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90 Things We Compost

On this, that rare odd extra day of February, it is still winter in Michigan, and it has been a very wintery winter. It seems like it’s always snowing. In fact, it’s snowing right now.We had a little break in the weather last weekend (that is the temperature went above freezing for the afternoon!) so Jim and I had a chance to work outside for 20 minutes or so. We tidied up the yard a bit, moving a wheelbarrow into the barn that had previously been frozen to the ground, carrying compost out to the bin, and taking a few pictures of the frosty garden.

Given the frozen state of affairs, I’ve had compost on my mind. While not actually gardening, composting nonetheless lets me think about what I will feed our plants at some point in the not-too-distant future.

In my websearch for composting resources, I came across this great list: 163 Things You Can Compost Marion Owen’s list includes some things have I haven’t composted (so far), and it also inspired me to make an exhaustive list of the things we have composed. So here goes:

Freezer-burned vegetables
Freezer-burned fruit
Wood chips
Popcorn (unpopped, “Old Maids” too)
Freezer-burned fish
Old spices
Pine needles
Matches (paper or wood)
Old, dried up and faded herbs
Spent grains from brewing beer
Spent yeast from brewing beer
Grass clippings
Potato peelings
Hair clippings from the barber
Stale bread
Coffee grounds
Wood ashes
Tea bags and grounds
Egg shells
Grapefruit rinds
Pea vines
Houseplant trimmings
Old pasta
Grape wastes
Garden soil
Powdered/ground phosphate rock
Corncobs (takes a long time to decompose)
Blood meal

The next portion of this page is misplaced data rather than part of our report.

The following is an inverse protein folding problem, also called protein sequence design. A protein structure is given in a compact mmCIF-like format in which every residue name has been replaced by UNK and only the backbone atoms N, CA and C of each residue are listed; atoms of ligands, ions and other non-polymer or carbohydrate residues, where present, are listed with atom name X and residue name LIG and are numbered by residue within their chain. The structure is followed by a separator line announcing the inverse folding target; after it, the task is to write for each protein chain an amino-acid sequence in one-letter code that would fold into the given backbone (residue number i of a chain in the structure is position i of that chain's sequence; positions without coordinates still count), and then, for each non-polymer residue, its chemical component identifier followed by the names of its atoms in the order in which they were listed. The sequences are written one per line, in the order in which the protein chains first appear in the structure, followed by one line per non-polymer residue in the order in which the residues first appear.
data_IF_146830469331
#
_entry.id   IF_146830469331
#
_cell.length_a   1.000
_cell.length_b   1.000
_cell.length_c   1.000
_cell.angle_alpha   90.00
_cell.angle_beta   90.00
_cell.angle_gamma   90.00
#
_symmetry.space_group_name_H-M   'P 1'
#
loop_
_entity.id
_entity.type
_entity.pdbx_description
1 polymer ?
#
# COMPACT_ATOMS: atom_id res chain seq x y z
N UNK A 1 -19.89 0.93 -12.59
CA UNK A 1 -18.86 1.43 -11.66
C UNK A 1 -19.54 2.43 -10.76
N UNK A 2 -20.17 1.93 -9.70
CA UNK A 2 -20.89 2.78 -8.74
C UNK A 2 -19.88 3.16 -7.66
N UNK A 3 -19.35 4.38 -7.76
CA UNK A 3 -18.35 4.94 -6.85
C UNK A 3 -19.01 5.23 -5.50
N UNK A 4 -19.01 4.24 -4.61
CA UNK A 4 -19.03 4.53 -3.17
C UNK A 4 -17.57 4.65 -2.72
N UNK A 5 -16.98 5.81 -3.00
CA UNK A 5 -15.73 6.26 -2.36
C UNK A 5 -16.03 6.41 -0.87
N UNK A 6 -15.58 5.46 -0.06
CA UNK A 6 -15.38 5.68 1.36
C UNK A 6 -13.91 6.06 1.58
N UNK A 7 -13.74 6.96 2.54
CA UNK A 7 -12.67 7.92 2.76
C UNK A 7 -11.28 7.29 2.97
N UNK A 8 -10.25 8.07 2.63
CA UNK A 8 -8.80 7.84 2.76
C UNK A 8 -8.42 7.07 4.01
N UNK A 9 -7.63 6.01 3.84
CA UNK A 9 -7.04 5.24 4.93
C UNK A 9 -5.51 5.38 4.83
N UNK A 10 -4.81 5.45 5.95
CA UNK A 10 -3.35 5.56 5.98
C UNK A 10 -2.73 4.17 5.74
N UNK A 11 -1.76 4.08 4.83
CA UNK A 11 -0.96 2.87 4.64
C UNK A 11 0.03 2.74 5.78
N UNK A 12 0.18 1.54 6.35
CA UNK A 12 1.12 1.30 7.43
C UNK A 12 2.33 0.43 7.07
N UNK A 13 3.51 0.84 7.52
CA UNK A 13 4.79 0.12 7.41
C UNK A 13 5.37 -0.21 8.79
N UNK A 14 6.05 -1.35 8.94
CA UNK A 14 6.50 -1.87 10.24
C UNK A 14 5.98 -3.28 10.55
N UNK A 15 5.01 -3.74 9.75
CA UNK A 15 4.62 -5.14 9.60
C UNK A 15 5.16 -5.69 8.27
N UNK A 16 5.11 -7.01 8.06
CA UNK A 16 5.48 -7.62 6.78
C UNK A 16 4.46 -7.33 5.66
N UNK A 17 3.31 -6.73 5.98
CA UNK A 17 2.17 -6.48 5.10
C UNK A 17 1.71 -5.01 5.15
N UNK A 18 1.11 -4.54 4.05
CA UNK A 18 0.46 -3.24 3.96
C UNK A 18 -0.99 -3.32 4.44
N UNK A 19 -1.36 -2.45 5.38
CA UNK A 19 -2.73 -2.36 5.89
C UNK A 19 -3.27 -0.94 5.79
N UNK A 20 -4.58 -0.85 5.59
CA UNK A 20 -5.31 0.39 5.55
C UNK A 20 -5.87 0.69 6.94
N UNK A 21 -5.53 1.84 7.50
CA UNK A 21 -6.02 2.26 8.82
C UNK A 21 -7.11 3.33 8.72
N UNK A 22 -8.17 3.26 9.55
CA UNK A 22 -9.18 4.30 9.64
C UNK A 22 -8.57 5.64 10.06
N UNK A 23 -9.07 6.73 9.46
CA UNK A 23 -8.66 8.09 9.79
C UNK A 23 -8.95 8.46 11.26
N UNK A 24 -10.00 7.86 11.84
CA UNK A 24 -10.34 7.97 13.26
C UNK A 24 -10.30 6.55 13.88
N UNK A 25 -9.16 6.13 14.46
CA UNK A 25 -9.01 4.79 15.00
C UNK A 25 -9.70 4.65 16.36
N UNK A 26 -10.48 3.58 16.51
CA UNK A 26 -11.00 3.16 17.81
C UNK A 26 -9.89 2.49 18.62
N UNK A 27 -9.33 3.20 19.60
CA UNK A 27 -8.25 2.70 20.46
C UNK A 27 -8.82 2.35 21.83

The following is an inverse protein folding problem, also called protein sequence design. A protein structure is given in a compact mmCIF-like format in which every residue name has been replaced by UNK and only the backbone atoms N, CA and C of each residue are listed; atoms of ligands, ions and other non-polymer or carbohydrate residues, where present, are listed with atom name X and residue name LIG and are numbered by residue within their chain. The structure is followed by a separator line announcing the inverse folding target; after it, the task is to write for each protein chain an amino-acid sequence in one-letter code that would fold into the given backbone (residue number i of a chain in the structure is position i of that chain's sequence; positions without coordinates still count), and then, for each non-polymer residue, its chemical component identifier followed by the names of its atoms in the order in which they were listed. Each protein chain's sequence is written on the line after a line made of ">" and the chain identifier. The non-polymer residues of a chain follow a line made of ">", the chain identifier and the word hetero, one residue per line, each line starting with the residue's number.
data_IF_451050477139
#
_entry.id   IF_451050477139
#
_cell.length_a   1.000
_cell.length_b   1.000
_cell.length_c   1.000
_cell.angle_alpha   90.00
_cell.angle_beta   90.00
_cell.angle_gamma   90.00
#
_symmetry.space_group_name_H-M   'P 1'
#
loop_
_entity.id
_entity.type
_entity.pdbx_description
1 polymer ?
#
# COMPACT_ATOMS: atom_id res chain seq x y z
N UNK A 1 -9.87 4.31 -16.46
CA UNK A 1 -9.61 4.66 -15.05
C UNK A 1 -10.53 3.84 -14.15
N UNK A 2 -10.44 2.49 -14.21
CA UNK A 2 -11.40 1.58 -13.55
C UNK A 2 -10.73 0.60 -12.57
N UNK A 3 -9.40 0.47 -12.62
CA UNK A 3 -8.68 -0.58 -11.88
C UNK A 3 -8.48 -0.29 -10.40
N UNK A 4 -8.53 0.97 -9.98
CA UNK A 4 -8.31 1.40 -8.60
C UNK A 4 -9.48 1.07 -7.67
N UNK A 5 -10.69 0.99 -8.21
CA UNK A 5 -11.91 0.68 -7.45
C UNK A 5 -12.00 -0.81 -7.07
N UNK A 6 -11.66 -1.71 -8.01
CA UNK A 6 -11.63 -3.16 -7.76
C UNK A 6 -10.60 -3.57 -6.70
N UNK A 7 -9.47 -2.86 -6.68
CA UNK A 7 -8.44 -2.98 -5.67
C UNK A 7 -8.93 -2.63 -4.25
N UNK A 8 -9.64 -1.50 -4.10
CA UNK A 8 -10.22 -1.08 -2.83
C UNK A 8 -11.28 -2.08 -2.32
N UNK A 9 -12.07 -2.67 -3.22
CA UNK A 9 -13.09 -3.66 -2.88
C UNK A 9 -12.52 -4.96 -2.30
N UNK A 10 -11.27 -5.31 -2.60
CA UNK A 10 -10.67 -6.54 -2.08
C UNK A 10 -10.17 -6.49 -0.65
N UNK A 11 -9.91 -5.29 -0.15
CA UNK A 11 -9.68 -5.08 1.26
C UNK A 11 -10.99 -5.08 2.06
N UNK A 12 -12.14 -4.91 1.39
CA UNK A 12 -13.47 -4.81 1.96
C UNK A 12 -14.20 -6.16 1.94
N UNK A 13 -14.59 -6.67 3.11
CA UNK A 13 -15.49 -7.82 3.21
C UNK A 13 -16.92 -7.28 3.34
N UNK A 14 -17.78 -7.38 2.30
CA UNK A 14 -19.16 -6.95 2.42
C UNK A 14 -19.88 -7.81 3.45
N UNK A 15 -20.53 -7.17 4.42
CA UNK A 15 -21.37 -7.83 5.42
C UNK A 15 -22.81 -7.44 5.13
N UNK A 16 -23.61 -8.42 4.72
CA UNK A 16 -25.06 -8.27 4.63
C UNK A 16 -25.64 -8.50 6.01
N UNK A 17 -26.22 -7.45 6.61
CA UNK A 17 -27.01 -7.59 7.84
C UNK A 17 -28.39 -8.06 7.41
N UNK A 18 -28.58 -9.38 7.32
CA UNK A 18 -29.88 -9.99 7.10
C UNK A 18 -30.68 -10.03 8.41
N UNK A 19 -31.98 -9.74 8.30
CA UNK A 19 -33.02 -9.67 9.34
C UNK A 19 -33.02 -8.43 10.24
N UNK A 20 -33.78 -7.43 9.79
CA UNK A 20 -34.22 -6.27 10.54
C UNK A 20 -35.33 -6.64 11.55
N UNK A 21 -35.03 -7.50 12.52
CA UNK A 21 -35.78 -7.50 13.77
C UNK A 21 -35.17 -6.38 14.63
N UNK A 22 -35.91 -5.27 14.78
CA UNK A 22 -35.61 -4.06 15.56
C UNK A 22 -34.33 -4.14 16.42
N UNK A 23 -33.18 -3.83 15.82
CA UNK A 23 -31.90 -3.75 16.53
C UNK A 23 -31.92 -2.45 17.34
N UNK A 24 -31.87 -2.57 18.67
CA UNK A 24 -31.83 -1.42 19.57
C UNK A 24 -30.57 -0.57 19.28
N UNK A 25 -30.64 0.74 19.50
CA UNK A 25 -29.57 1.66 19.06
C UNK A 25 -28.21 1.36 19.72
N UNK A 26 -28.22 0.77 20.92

Beet wastes
Tree bark
Flower petals
Pumpkin seeds
Expired flower arrangements
Bone meal
Citrus wastes
Stale potato chips
Rhubarb stems
Wheat bran
Nut shells
Cover crops
Fish scraps
Tea bags (black and herbal)
Apple cores
Electric razor trimmings
Kitchen wastes
Shrimp shells
Crab shells
Lobster shells
Pie crust
Onion skins
Watermelon rinds
Date pits
Olive pits
Peanut shells
Burned oatmeal
Bread crusts
Cooked rice
Banana peels
Wooden toothpicks
Stale breakfast cereal
Pencil shavings
Fruit salad
Tossed salad (now THERE’s tossing it!)
Soggy Cheerios
Burned toast
Old or outdated seeds
Liquid from canned vegetables
Liquid from canned fruit
Old beer
Fish bones
Spoiled canned fruits and vegetables
Produce trimmings from grocery store

and here are some other items we compost that are not on that list:
• ash from hardwood charcoal (NOT from charcoal briquets!)
• leftover oatmeal
• sad old rice
• the lost items from the bottom of the fruit and vegetable drawers
• flour that’s gotten too old
• jack o’lanterns (and other pumpkin shells)
• spent sunflower heads (after Jim has saved the seeds for next year)
• avocado peel (we’ve had less luck with the seeds- too hard)

Marion Owen’s list also included several categories of things we don’t compost, the most prominent being paper products. We have always lived in places where curbside recycling collects paper; we’ve put our paper there, rather than composting it ourselves. The exception to that is newspapers, which we’ve used successfully several times to take down weed patches. To do that, we spread newspaper layers over the area, like behind a garage say, and then put a layer of yard waste like leaves and trimmings to hold the newspapers down. Over the course of a season or a winter, the weeds underneath are thoroughly smothered.

We have no pets, so we don’t compost pet hair or feathers. We don’t have a supply of manure either, although that may change if a certain proposal passes in our town. We’d really love to have chickens!

Marion Owen’s list also includes leather items, such as old gardening gloves and worn-out wallets. I have to admit: I’m intrigued. Jim’s present wallet is looking pretty sad and therefore like my next science experiment more and more each day.

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Continuing the Discussion

  1. What NOT to Compost | Our Twenty Minute Garden linked to this post on March 19, 2008

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